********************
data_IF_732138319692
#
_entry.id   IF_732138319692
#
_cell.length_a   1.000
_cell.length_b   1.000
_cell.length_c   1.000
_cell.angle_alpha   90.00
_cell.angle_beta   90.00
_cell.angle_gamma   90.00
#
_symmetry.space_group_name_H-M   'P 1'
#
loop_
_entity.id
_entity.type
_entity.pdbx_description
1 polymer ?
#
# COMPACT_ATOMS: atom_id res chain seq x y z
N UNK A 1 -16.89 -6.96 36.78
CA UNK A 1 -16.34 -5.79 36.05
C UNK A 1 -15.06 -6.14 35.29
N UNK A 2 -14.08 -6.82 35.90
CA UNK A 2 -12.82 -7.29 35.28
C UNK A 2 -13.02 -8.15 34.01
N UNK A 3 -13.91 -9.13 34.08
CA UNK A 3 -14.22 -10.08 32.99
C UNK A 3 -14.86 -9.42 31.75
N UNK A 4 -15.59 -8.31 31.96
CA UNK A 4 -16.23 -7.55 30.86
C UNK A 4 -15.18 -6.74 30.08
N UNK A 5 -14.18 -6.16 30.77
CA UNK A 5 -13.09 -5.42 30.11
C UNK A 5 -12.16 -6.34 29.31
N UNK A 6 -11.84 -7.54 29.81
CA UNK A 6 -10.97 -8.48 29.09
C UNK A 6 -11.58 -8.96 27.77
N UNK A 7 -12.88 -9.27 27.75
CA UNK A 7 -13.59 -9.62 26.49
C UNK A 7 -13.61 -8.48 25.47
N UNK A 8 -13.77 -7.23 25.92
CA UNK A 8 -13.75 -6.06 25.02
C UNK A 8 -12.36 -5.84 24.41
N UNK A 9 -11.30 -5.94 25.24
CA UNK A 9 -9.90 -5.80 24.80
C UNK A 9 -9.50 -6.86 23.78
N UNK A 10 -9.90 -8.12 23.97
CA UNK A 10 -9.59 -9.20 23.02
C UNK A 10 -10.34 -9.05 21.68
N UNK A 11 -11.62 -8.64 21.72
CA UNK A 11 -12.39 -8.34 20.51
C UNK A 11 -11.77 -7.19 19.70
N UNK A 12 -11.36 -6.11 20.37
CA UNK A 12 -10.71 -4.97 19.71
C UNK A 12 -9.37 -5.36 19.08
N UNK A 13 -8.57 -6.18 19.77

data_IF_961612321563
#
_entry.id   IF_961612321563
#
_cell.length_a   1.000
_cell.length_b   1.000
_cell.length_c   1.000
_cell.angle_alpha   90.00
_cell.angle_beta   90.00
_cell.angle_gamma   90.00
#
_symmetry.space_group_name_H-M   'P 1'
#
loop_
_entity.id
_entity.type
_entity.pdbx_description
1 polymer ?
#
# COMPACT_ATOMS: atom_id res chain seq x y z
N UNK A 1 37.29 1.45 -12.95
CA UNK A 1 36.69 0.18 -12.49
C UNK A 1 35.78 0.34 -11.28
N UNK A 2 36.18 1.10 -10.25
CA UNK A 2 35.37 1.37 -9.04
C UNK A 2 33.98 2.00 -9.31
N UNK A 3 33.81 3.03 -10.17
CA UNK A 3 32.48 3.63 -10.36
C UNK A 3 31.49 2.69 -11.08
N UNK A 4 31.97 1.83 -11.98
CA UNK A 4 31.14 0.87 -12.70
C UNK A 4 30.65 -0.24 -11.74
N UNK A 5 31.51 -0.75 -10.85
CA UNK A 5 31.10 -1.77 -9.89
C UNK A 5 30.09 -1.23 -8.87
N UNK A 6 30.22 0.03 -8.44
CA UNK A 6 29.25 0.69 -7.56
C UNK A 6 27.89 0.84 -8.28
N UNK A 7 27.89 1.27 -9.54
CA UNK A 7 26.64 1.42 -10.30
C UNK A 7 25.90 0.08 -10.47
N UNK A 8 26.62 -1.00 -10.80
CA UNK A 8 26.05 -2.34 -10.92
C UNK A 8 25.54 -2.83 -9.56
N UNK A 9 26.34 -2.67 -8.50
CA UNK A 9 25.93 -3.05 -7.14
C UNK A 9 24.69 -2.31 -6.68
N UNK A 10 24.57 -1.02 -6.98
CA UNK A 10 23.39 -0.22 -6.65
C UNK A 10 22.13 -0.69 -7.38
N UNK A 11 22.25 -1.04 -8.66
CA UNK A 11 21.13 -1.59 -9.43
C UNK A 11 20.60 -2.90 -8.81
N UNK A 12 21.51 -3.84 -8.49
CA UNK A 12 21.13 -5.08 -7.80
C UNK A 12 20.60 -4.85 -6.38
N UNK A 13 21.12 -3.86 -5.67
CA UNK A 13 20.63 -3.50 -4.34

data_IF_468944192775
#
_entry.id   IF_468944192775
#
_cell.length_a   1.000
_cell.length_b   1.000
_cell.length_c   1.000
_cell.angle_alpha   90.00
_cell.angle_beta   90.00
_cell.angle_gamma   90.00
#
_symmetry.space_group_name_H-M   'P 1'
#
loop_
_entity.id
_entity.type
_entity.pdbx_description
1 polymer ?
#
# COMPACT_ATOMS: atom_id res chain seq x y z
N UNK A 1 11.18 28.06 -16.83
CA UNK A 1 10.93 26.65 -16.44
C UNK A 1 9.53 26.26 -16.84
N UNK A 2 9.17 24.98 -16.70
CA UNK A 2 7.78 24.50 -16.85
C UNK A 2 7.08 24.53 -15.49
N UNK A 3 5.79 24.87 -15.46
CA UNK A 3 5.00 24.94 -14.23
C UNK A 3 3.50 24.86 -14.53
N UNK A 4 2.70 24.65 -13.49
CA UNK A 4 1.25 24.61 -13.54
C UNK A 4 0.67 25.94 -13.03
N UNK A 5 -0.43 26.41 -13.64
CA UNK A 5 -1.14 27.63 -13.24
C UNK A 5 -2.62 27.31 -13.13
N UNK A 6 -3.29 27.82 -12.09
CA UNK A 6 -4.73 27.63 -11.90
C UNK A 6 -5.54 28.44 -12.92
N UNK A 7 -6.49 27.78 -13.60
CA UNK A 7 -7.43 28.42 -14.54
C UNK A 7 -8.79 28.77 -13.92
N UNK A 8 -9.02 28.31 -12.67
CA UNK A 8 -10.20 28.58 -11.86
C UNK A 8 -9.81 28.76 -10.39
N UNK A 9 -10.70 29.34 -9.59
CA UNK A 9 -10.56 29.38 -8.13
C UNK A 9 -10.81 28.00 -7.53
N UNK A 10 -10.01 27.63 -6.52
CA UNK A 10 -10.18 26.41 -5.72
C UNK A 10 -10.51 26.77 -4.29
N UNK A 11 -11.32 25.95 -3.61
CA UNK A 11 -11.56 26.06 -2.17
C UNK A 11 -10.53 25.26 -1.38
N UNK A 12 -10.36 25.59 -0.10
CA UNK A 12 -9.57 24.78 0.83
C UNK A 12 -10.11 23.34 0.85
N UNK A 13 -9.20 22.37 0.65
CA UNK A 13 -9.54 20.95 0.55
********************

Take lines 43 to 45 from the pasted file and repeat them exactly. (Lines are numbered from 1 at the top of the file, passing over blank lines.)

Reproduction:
CA UNK A 8 -13.75 -6.06 25.02
C UNK A 8 -12.36 -5.84 24.41
N UNK A 9 -11.30 -5.94 25.24